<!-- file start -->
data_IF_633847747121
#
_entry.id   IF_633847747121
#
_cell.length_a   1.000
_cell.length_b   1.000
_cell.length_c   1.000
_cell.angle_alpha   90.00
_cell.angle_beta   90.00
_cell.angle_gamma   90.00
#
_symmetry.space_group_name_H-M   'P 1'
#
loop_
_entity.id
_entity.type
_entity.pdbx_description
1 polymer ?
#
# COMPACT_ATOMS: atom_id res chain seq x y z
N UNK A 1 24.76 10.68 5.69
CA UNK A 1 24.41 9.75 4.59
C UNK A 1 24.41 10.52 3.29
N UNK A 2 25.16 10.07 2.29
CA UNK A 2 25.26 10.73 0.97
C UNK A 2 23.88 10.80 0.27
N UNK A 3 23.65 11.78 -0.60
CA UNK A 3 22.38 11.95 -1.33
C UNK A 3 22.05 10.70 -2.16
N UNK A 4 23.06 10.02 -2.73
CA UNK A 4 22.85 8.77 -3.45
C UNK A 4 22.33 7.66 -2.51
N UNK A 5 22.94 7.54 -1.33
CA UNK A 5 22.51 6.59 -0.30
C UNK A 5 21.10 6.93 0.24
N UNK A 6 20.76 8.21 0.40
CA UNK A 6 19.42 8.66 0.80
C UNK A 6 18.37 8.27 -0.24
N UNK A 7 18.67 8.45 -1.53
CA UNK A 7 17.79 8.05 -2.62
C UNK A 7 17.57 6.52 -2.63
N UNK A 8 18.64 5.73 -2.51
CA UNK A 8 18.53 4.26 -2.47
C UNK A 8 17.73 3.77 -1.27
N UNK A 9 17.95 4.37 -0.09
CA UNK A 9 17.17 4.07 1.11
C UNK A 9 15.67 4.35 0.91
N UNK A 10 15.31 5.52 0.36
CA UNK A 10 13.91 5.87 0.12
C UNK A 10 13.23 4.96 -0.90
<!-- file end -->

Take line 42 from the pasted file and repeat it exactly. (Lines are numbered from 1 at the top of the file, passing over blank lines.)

N UNK A 8 18.64 5.73 -2.51